An Officer and an Oracle

An ex-cop seeks solace, hits bottom, and comes out firing in canyon country


| September-October, 2009


A mosaic of rocks covers the ground where a middle-aged, lightly graying man crouches over his heels. Around his shoulder is a coil of climbing rope. He leans forward and runs a hand across red dust and sharply broken debris. It looks like he is reading an invisible sign—an oracle paused in the desert.

 

“Come on,” he mutters to the ground. “Give me something.”

I am looking too, crouched near him, hoping for a sign, a clue about how to get through this landscape. Around us, pale, bare cliffs tower one above the next. Canyons plunge into inescapable, winter-cold depths. Dirk and I have been walking for several days through this land, an untrailed, remote quarter of the Navajo Reservation in northern Arizona. This mode of travel has been our mutual pastime, wandering for weeks or months on end into the wilderness, seeing what might become of us.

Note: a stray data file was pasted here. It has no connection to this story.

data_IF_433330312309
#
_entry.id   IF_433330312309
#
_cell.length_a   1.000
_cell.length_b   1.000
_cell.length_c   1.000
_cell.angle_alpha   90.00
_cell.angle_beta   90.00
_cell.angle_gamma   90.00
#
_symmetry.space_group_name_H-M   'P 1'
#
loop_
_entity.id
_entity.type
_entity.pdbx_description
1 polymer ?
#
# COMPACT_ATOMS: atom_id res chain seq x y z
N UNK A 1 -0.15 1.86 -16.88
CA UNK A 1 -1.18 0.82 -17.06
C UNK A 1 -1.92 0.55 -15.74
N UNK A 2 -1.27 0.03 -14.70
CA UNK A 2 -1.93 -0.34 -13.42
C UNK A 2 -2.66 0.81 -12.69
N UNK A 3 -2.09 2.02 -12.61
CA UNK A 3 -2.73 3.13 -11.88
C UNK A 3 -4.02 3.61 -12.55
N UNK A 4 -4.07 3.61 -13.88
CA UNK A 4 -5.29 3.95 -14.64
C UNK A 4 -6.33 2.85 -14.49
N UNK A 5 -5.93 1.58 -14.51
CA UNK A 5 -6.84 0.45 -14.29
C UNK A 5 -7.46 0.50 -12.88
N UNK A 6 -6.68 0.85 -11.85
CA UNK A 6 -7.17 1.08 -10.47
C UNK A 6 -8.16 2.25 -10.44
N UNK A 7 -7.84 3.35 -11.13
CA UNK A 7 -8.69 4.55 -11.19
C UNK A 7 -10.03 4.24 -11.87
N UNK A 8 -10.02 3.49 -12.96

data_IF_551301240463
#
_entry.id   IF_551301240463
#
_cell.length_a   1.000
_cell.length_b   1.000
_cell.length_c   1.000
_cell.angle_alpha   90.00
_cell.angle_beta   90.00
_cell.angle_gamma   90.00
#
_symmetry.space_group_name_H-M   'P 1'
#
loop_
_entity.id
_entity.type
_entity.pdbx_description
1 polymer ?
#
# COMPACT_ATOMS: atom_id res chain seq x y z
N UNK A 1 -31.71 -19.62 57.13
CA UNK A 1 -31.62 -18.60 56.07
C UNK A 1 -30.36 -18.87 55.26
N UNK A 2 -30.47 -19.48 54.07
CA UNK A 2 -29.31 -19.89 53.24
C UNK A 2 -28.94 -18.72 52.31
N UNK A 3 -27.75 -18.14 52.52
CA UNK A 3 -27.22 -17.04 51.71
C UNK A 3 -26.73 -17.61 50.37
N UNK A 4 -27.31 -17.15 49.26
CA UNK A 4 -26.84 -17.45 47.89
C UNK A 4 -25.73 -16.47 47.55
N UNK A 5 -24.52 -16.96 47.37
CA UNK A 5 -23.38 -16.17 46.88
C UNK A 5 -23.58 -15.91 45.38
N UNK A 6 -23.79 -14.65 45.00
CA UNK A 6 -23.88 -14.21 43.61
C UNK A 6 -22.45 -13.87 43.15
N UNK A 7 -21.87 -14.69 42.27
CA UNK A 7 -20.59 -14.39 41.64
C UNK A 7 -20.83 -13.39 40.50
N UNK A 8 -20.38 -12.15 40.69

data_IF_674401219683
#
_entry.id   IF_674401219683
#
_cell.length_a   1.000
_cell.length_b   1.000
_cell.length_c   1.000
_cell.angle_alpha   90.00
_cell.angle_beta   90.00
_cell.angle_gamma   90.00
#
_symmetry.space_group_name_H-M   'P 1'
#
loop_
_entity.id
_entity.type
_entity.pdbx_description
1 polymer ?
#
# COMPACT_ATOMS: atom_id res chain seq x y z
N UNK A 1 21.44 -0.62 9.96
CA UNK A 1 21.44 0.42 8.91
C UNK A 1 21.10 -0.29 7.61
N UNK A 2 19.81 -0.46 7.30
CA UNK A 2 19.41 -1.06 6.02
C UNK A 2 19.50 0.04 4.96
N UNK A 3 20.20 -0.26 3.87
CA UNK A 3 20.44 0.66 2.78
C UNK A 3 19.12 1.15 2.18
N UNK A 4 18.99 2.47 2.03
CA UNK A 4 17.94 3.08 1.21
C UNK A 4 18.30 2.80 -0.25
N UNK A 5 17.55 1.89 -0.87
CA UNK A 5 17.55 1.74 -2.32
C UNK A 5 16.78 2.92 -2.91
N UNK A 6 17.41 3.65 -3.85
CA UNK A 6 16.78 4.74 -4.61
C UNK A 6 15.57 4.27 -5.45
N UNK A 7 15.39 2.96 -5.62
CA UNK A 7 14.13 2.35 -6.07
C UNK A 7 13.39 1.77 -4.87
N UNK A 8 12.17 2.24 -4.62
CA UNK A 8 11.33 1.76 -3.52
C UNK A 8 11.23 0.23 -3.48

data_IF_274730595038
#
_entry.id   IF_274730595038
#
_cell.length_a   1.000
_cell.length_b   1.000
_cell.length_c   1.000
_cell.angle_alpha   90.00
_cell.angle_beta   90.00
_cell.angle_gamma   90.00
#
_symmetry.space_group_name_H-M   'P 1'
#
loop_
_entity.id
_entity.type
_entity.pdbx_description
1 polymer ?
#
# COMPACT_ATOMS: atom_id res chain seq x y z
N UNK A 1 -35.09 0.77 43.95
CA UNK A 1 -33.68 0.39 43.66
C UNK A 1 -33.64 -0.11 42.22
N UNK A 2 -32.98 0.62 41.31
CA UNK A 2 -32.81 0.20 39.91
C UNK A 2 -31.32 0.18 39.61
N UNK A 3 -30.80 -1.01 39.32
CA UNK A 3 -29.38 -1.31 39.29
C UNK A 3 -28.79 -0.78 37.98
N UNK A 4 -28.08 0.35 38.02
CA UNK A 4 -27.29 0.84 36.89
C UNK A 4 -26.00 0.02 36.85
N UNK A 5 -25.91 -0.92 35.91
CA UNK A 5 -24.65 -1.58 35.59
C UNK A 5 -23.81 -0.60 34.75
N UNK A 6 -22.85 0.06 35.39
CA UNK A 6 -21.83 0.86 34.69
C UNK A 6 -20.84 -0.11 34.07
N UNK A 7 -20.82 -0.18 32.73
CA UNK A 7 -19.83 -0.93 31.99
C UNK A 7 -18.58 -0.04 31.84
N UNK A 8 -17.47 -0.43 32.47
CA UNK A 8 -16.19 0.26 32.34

We’re balanced on a platform of rock, geologic scaffolding, not a single living thing visible around us, no shrub or sprig of grass. The land looks elemental, the very bones of the earth.

Dirk pushes his fingertips into parched blowsand and unearths a bighorn sheep dropping. The small, oval scat is exactly what he was looking for. It means there is a passage, a way through.

Oryx Orange
8/25/2009 3:16:59 PM

Beautifully lived, beautifully written. Wandering through this story manages to recapture wandering through the desert, where every detail contains a simple lesson and, once complete, the mind turns immediately to contemplation of the next such trip.















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